Menu

This group interview was conducted with five mental health professionals from Cowlitz Tribal Health Seattle. The Native and non-Native therapists serve Native American clients, with a focus on youth, representing over 30 tribal affiliations. The goal of the Cowlitz Tribal Health Clinic is to provide a holistic approach to health care that promotes disease prevention, treatment, and education.

Aimee Gone

Therapist | MSW, LICSW-A |  Fort Peck Sioux, Yakama, Blackfeet
Aimee was raised on the Yakama Reservation in Washington. She is Fort Peck Sioux, Blackfeet, and Yakama. Aimee integrates traditional cultural teachings into her social work practice.

Marissa Moore

Therapist | MA, LMHC-A
Marissa studied counseling at Antioch University in Seattle. Her personal interests include art, writing, yoga, spiritual studies, and holistic health.

Tracy Stewart

Therapist | MA, MEd, LMHCA, CDP-T
Tracy began community work as a teacher and school counselor. She now provides psychological treatment for children, adolescents, families, and adults.

Karen Lizzy

Therapist and Chemical Dependency Counselor | MA, LMHC-A, CDP | Ojibwe
Karen is Ojibwe from the Bay Mills Indian Community in the upper peninsula of Michigan. She is a co-occuring clinician who specializes in working with people with both addiction and mental health issues.

Lynsey Parrish

Therapist| MSW, LICSW-A | Northern Cheyenne, Crow, Turtle Mountain Chippewa
Lynsey was raised on the Northern Cheyenne reservation, learning and living with traditional and non-traditional customs.

 

 

What are your thoughts on the portrayals of Native Americans in western American art?

Dallin-Appeal-to-the-Great-SpiritTracy: One thing that I immediately question about western American art is the accuracy, and also the namelessness and facelessness of it. Who were these people, what were their accomplishments, and are you mixing and matching different peoples’ clothing and ceremonies?

Lynsey: The portrayals of Native Americans generally are a fantasy. Always in their regalia, always in their war paint, always on horses, and not necessarily in their daily lives. All that goes into dramatizing what Native Americans looked like. Being accurate in who each person was, each individual person, and each tribe, I think that has been missed in some of this art.

Karen: When I was at the Seattle Art Museum I saw this iconic image of a cowboy: his rope is in motion, the horse is rearing up, and he is about to take off. Then there is the image of the Native: he is very relaxed and peaceful, he has a gaze that is looking at nothing, and everything is romanticized. What is interesting is if you took the cowboy and placed him in the Indian scene, and you took the Native and placed him in the cowboy scene. The cowboy would just be a boy watching cows; there wouldn’t be anything sexy about that. The Native rearing up with rope in hand becomes the savage.

When I imagine the images flipped I think about what scares people, or what is more truthful? Native in motion may be more truthful, but may scare people.

Proctor-BuckarooMarissa: I think about the funding sources and how that has affected what was created and what was preserved. Hopefully there were other perspectives at the same time that might have been more balanced, but the structures of power had the money and they were interested in investing in their own agenda. Who knows, there could’ve been some amazing art that didn’t survive. That is still happening in so many contexts today, like in the media for example. The perpetuated image is the image that won’t cause a stir.

Aimee: The portrayals of Native peoples in western American art continually reinforce that romanticized idea of us and as a Native American it has a big effect on my daily life. We still exist in this framework that was set not by us. Western art still influences our everyday life.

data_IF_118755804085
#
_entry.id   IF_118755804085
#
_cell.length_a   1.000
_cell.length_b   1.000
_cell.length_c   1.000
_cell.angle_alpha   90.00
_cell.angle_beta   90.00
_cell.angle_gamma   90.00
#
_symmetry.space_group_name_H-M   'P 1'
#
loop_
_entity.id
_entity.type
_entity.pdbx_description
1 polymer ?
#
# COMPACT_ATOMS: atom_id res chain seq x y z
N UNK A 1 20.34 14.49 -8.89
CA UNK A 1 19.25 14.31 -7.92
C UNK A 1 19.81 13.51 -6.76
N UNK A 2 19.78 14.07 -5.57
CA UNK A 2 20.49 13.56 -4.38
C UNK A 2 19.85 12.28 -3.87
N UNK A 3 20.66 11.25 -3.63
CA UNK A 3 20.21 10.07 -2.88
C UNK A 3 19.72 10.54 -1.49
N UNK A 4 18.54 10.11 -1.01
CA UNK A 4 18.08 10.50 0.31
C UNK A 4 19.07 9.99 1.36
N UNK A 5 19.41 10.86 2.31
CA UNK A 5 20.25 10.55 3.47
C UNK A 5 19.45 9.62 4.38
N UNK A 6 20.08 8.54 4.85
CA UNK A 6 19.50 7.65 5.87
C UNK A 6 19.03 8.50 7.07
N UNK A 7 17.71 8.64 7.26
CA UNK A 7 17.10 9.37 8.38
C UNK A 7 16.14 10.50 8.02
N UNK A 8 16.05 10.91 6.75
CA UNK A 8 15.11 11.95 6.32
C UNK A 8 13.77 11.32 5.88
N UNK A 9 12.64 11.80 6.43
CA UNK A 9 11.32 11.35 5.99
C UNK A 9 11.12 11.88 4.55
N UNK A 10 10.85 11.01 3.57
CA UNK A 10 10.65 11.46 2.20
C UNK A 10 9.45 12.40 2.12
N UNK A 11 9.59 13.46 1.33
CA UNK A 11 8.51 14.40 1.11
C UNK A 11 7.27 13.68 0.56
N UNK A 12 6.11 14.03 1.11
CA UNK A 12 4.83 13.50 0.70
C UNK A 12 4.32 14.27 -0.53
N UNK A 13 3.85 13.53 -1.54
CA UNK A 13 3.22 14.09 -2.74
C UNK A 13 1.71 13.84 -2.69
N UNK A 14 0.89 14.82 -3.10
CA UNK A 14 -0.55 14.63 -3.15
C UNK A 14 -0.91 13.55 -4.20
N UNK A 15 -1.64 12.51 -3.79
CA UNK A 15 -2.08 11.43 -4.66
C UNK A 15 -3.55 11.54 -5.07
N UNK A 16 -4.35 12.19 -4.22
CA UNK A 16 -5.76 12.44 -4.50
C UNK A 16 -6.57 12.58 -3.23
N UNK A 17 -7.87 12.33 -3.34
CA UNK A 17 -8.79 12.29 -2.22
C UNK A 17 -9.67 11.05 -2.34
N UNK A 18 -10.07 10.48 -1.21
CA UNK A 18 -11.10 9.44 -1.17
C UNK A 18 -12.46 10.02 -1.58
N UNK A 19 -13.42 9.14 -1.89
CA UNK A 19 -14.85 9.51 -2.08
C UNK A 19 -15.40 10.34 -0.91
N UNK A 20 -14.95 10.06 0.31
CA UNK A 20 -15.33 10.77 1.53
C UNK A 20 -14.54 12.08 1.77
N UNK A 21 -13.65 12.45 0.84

Why are these images of Native Americans so persistent?

Tracy: That’s complicated. I think it has to do with how people are heard and taken seriously. The stereotypes are so incredibly pervasive. You still have teams with really derogatory names and mascots all over the country. Every Halloween I have these conversations about the usurpation of peoples’ cultures. Halloween becomes the social justice moment because you always have folks dressing in some kind of Asian or Native American costume. It is just so incredibly dismissive.

Lynsey: I agree with Tracy and it goes back to that fantasy Indian. When they visualize Native American people, or American Indian people, or Alaskan Native people, or Native Hawaiian people (and I don’t even think they separate them in that way) they still see us in teepees, riding horses, shooting bows and arrows. There is not a connection between human being and fantasy. There is a huge lack of awareness. Our world is still majorly misrepresented especially in art made by Anglo people. There is also the disregard for the sacred. I’ve seen some pictures about ceremony. Who has the right to paint or depict that for another person? That is just a disregard for the Native person as a person in my own opinion.

Karen: One of the reasons these images of Natives are so persistent is that non-Natives believe they have the truth. For example with the mascots, I often hear things like, “Well I don’t find it offensive, I think it is a great picture”. We still have no voice. They are not letting us decide what’s offensive, what’s honoring, what’s horrible. It is maddening that they all still consider themselves to be experts on who we are. And when we say that is not who we are, they don’t listen to us. There is a sense of entitlement.

Marissa: It is a subconscious preoccupation.

Aimee: I guess it is so we can be compartmentalized. These images serve as a distraction so people don’t have to come to terms with what is going on today, especially the disproportionality of different social issues. For example, Native high school students have only about a 50% chance of graduating. Native people also get a lower amount of federal health care funding through IHS than prisoners.

How do stereotypical images impact your clients?

Lynsey: These images are continuously portrayed and internalized. How do you expect a child who isn’t directly connected to their heritage to connect if those are the only images they see? And because of those stereotypes, when you do connect you may be told you are not Native enough, or you don’t look Native. It is all because of what kids learn from a section in a social studies book on Native Americans that is maybe three or four pages long.